A diurnal cortisol test shows the pattern of cortisol levels, a biomarker for stress, throughout the day. Abnormal changes in cortisol levels may be an indicator of an underlying mental or physical health issue.

A diurnal cortisol test measures cortisol levels in saliva throughout the day.

This test can help show whether cortisol levels follow a regular pattern and can help diagnose problems with adrenal function.

This article looks at what a diurnal cortisol test does, who may require one, how to prepare, the procedure, understanding the results, and when to see a doctor.

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The adrenal gland releases cortisol, a hormone that is a biomarker for stress. Abnormal changes in cortisol levels may help healthcare professionals diagnose certain health conditions.

The hypothalamic-pituitary-adrenal (HPA) axis is a mechanism involving the hypothalamus and pituitary gland in the brain, and the adrenal cortex, part of the adrenal gland.

During periods of stress, the HPA axis releases cortisol into the bloodstream. The body also releases cortisol at different points in the day to help regulate energy levels.

When the HPA axis is functioning normally, the release of cortisol follows a daily, or diurnal, cycle. Cortisol levels increase upon waking, which is the cortisol awakening response (CAR).

Cortisol levels typically double within the first 30 minutes of waking. As the day goes on, cortisol levels usually decrease. Changes in the CAR may link to a range of mental and physical conditions.

A diurnal cortisol test uses saliva samples to measure cortisol levels throughout the day. The test uses the results to make a diurnal curve — a graph that shows a person’s cortisol levels throughout the day.

Test results can help to show any abnormalities or irregularities in cortisol levels, which may indicate an underlying issue.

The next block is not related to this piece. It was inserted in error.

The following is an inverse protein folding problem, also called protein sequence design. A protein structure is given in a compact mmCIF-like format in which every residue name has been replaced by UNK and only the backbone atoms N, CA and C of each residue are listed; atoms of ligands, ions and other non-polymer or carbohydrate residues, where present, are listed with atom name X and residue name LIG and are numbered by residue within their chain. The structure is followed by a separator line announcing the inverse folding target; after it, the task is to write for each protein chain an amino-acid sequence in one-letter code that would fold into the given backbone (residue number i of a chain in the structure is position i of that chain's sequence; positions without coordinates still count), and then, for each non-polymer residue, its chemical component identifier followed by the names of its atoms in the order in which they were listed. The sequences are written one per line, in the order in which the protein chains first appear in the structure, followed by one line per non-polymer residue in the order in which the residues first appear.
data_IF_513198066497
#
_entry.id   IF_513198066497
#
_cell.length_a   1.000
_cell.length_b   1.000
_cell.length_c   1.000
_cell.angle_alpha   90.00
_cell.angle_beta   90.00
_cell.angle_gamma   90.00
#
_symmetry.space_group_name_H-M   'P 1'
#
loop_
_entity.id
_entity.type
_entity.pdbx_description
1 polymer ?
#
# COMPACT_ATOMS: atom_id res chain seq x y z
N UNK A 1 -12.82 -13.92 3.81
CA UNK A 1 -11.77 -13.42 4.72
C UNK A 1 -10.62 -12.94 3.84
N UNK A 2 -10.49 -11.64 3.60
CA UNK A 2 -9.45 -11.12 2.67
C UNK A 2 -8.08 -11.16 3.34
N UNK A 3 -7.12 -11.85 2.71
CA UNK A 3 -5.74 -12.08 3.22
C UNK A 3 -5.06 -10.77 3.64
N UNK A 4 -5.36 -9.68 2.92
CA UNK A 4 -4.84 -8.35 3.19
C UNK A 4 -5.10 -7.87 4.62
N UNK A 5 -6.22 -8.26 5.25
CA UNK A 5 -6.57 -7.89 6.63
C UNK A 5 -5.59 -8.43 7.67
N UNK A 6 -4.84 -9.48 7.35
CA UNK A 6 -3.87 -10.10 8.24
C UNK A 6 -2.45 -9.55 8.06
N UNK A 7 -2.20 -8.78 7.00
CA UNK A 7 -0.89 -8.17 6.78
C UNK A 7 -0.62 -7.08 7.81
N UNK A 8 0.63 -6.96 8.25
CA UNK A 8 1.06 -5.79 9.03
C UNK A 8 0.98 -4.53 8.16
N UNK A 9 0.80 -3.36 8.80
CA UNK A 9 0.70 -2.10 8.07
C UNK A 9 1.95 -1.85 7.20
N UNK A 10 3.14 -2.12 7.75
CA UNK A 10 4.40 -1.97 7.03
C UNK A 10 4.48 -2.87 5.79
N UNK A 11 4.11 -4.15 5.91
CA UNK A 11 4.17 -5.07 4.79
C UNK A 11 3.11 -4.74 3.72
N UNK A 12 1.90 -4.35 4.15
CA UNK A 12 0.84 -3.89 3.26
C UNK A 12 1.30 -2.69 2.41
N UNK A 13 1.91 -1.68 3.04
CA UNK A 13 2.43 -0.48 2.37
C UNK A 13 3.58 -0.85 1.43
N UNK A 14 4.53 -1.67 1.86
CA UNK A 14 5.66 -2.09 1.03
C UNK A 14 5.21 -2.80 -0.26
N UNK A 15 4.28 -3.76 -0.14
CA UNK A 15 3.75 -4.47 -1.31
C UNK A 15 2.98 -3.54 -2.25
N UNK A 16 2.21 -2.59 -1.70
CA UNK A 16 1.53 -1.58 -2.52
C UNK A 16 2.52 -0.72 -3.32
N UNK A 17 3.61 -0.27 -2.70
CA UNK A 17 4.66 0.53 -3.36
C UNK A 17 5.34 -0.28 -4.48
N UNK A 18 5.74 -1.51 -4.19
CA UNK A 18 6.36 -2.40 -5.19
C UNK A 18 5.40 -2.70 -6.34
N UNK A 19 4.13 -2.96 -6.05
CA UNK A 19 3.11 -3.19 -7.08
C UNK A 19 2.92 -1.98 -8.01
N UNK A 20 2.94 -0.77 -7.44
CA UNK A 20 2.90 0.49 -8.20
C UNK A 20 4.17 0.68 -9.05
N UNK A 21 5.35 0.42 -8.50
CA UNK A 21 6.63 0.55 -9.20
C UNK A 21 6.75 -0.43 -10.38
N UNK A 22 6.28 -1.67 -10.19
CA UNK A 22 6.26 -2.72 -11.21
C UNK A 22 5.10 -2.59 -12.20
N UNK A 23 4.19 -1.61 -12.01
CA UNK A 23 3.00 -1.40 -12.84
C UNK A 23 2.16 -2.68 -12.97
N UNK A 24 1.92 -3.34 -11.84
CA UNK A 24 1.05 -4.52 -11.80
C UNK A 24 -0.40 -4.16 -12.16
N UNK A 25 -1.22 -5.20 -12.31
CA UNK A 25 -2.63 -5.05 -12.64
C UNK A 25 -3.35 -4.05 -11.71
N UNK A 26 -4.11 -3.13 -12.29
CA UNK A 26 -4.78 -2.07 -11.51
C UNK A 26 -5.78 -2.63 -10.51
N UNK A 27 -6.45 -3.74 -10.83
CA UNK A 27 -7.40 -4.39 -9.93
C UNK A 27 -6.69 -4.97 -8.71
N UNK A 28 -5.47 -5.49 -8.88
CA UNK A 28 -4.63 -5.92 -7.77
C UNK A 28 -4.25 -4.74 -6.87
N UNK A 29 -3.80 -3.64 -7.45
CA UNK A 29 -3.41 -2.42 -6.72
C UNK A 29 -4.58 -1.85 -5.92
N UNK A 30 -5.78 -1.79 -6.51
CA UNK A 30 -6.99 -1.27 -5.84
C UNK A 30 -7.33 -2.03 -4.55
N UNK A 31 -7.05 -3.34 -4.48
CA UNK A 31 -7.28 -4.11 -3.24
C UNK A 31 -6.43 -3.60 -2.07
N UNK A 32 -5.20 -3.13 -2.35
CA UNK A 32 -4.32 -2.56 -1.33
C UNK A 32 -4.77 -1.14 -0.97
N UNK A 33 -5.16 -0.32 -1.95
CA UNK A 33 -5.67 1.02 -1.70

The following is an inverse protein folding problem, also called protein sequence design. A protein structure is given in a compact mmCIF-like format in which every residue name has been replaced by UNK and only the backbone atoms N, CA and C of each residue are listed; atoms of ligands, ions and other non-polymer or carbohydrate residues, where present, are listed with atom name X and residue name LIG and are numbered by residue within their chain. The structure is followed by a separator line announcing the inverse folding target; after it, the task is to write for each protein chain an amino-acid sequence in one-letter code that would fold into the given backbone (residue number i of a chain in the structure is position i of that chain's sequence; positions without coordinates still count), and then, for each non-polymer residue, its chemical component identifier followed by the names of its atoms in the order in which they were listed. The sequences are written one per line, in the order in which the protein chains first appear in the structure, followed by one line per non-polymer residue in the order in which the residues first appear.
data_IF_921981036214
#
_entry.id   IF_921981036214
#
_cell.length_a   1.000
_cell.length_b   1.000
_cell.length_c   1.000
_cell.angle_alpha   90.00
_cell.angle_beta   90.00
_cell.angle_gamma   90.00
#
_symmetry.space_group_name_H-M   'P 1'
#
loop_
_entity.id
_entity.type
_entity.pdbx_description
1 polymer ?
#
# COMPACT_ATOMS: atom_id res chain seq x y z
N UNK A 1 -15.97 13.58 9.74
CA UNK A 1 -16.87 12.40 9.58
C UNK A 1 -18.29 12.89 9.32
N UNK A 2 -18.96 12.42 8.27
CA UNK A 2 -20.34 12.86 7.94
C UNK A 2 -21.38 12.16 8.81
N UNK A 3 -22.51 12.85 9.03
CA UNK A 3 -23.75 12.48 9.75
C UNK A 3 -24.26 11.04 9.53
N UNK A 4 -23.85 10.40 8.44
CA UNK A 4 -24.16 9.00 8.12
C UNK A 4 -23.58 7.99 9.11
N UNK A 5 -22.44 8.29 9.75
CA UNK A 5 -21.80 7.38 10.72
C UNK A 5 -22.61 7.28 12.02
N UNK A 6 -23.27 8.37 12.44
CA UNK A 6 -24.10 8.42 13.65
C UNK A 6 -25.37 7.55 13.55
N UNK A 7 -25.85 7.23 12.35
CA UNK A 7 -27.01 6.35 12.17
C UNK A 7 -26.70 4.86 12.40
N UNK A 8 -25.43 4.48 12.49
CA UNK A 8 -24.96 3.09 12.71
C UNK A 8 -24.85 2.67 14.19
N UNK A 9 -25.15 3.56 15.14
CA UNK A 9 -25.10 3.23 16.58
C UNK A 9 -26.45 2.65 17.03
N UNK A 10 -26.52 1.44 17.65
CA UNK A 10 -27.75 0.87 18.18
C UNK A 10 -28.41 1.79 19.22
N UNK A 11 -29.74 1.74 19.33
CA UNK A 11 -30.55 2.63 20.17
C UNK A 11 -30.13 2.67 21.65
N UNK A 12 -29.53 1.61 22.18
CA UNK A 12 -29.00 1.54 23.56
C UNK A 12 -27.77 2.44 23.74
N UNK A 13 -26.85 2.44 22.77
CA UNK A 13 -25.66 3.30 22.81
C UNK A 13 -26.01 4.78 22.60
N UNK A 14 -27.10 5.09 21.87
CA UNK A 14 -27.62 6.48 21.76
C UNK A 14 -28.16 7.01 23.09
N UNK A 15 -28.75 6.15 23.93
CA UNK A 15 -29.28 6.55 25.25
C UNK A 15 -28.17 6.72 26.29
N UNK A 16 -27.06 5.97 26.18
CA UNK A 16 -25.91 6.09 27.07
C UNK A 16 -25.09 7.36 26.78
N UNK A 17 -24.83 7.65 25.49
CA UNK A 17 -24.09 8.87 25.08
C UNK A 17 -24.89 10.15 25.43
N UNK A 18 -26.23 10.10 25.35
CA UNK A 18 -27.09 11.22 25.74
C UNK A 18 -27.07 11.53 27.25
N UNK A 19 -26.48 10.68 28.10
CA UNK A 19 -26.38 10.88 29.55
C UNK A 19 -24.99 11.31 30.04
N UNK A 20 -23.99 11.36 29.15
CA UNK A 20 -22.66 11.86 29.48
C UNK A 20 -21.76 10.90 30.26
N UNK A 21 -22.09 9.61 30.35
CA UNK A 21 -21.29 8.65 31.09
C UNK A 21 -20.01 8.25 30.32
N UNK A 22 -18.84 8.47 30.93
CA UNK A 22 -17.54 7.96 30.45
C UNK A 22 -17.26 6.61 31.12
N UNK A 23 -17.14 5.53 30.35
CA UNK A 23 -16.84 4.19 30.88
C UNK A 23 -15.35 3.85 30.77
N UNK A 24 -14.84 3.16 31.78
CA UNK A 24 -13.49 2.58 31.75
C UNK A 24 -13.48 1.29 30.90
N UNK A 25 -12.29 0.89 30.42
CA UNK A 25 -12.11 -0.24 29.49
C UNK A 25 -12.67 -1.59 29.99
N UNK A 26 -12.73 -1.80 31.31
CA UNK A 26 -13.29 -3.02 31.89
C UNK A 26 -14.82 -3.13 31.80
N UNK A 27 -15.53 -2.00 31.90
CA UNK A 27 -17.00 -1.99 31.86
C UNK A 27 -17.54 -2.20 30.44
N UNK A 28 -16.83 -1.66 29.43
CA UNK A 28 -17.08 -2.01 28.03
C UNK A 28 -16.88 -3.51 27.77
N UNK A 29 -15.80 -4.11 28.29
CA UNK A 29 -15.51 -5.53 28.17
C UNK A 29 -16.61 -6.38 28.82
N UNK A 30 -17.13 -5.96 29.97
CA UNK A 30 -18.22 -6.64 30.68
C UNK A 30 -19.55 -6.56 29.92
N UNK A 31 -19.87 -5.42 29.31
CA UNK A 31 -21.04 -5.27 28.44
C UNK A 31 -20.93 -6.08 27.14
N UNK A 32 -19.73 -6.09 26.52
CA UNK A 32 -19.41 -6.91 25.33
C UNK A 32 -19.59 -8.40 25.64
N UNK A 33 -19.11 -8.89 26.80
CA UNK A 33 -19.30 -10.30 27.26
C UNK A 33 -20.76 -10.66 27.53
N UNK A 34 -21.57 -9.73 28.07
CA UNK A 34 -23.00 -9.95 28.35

Who needs this test?

According to the Institute for Functional Medicine, changes to a regular diurnal cortisol pattern may indicate adrenal dysfunction.

People who may require a diurnal cortisol test may have symptoms of adrenal dysfunction, such as:

People can get at-home diurnal cortisol test kits and discuss their test results with a healthcare professional.

The person will take regular saliva samples throughout the day. The number of samples will depend on the test kit. For example, researchers in a 2022 study took samples from participants 6 times per day.

The results from the samples will then form a graph to show a diurnal cortisol curve.

A person will give samples by collecting a certain amount of saliva within a provided container. It may help to increase saliva production by drinking plenty of water or imagining sucking on a lemon.

People will then have to follow the shipping instructions to return the sample to the laboratory and wait for the results.

The specific preparation steps a person should take before this test may vary depending on the type. People can check packaging or speak with a healthcare professional first to ensure they do the right thing.

However, preparation may involve:

  • stopping certain medications before taking the test, under a doctor’s guidance or recommendation